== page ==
Surface Segregation Of Branched Polymeric Additives In Polymer Host
This study makes major contributions to understand the surface segregation of branched polymeric additives in linear polymer host by both simulation and experiments. Firstly self-consistent field(SCF) lattice simulation was used to study the entropic effect of architecture of polymer additives on their surface segregation in polymer host. A lot of typical molecular architectures, such as star, comb and dendrimer, together with their symmetry, had been theoretically investigated and symmetric star architecture was proved to be entropically the best candidate for surface migration, given that other properties such as chemical composition, molecular weight are constant(Chapter 2). Secondly, two series of symmetric star polystyrenes with different molecular weights, which are 4-arm and 11-arm stars were then anionically synthesized to provide experimental evidences for architectural effect. Surface tensions of star polystyrene melts were measured as a function of temperature and as a function of molecular weight using a modified Wilhelmy plate technique. We find that architectural effect plays a significant role in determining the molecular weight dependence on melt surface tension. A variable density lattice model that considers effects of entropic attraction of polymer chain ends to surfaces, compressibility and density gradients in the region near the surface is used to determine the origin of this observation. This analysis is complemented with surface tension calculations using more classical thermodynamic models that consider only bulk property changes with polymer architecture and molecular weight. These two models address different origins for such architecture effect but both provide a reasonably good quantitative estimation(Chapter 3). Finally these symmetric star polystyrenes were mixed as model additives with their linear counterparts, and the surface tension of the star/linear blend system were measured. We found that the star branched polymer tends to segregate at the surface, and the surface tension of the blends drops a lot from that of the linear component at low star weight concentration. Theoretical analysis and prediction of surface tension of pure component and blends were performed by both self-consistent lattice simulation and more classical bulk thermodynamic methods from Pressure-Volume-Temperature(PVT) information. We find that theory and simulation agree well with experimental results, at least qualitatively(Chapter 4).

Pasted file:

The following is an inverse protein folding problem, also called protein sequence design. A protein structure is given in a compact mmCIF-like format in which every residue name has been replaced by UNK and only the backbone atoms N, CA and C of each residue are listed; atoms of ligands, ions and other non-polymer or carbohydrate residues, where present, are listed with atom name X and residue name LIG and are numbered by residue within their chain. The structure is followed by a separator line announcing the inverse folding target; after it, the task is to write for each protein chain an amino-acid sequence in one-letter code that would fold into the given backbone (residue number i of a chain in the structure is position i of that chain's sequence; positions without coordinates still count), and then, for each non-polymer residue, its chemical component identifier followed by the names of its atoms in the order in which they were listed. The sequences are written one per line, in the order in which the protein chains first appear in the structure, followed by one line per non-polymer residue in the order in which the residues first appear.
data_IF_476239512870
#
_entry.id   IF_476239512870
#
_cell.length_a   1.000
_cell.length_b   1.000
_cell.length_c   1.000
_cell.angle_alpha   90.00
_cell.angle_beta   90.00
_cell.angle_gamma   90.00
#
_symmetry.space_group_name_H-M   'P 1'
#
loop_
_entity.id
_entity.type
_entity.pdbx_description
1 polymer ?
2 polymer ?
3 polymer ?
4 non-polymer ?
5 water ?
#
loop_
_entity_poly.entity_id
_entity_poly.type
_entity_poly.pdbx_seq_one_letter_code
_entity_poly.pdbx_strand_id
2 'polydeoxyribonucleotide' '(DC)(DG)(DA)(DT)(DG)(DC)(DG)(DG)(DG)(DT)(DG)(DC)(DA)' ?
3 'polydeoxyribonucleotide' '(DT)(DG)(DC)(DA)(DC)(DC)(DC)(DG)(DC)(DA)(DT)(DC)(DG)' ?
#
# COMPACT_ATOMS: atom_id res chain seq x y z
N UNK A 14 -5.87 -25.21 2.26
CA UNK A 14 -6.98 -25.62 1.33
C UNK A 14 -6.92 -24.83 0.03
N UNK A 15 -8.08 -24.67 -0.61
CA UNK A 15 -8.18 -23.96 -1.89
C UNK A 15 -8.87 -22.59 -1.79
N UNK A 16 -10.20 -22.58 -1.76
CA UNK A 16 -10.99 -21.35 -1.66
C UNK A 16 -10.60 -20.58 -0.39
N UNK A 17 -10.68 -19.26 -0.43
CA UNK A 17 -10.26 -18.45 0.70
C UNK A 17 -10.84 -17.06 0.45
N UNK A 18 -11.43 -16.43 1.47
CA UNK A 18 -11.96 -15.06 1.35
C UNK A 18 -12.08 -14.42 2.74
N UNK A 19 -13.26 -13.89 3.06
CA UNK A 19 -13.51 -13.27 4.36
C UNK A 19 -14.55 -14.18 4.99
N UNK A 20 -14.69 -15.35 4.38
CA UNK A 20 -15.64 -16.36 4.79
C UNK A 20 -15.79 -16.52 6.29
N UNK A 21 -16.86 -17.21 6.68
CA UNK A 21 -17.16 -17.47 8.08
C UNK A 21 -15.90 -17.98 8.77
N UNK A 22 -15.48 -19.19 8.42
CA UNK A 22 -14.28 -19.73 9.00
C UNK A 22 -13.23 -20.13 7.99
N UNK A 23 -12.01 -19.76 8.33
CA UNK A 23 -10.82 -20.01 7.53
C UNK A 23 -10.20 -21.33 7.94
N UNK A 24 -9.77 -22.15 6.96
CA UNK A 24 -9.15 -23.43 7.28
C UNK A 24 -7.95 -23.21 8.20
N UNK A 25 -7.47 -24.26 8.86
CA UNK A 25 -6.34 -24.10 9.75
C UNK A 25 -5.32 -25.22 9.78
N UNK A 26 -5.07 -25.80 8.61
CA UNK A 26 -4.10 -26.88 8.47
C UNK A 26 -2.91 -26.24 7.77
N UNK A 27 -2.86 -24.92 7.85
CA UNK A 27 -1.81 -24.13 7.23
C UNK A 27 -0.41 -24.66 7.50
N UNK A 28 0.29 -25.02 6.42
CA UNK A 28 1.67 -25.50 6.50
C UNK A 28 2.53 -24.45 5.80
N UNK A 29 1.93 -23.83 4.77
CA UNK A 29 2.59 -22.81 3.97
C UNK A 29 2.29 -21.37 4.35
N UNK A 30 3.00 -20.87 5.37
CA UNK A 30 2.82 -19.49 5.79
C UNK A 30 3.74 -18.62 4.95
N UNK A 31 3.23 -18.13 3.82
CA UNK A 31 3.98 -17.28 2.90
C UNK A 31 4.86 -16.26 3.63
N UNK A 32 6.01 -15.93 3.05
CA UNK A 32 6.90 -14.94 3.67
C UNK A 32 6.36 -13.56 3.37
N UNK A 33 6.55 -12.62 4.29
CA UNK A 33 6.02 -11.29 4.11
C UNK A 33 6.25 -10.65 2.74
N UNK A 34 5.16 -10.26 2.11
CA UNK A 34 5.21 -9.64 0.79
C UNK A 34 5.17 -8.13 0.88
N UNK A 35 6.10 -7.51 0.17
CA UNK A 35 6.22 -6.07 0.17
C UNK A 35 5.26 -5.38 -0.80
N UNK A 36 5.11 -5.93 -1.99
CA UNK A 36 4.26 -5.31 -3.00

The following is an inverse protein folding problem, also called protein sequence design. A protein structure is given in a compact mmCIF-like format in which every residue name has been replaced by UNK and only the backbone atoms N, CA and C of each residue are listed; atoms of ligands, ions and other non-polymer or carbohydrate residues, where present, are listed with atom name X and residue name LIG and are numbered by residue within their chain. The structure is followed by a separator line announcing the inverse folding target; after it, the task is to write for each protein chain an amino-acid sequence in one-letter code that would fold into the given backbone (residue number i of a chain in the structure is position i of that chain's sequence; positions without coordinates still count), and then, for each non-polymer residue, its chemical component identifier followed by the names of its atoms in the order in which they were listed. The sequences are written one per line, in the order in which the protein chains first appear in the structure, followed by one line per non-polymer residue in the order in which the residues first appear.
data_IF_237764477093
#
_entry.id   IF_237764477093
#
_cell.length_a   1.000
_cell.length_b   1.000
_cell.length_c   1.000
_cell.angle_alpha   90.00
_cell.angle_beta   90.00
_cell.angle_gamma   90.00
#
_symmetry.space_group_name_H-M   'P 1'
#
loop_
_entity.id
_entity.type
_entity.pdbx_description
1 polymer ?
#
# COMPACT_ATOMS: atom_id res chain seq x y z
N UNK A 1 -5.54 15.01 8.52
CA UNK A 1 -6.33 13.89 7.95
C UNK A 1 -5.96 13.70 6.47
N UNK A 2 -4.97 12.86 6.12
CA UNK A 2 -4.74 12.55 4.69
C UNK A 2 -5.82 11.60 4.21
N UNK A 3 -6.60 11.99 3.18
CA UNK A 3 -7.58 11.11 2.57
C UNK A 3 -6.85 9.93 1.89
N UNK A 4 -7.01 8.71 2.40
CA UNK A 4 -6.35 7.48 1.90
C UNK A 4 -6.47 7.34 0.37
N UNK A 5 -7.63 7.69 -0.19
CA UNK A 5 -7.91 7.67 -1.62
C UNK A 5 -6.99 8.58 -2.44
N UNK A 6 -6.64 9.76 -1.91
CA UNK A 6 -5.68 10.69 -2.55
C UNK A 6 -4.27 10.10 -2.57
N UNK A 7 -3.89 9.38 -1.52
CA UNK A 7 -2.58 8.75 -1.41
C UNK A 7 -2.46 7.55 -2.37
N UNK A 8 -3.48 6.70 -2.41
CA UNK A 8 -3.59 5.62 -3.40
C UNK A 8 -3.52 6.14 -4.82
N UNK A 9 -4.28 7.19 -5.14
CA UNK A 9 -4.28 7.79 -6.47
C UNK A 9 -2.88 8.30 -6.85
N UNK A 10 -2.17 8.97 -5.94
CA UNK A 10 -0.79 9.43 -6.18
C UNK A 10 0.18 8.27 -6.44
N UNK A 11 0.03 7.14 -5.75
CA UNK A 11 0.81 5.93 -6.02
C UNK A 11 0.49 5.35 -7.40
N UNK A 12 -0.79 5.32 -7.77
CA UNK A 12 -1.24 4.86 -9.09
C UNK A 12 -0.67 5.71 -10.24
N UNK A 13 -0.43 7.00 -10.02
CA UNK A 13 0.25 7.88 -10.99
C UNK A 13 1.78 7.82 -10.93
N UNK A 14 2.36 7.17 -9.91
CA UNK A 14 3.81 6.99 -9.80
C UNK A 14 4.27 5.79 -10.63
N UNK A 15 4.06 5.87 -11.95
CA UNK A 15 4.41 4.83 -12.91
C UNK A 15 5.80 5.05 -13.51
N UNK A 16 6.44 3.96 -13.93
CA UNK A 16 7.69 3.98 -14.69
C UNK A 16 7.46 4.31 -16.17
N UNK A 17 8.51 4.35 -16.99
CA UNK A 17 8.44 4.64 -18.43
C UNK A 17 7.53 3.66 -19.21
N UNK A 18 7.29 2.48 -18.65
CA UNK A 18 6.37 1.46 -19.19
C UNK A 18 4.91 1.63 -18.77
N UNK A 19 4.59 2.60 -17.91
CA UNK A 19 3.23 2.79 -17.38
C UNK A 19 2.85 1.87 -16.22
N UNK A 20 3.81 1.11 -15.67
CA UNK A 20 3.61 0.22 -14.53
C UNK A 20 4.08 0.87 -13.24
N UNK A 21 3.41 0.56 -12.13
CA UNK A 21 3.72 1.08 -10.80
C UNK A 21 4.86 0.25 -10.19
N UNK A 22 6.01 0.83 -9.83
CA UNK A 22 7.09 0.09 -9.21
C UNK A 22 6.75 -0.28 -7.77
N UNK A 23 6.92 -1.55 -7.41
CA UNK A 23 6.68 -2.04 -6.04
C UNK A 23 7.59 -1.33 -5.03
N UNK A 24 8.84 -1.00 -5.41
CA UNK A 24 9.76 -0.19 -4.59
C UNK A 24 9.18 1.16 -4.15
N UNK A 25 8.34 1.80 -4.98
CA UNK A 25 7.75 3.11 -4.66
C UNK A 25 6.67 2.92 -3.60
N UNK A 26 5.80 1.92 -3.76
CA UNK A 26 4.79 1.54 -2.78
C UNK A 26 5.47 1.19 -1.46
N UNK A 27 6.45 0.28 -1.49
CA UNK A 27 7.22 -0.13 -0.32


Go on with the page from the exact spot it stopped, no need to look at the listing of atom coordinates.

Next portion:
Dissertation or Thesis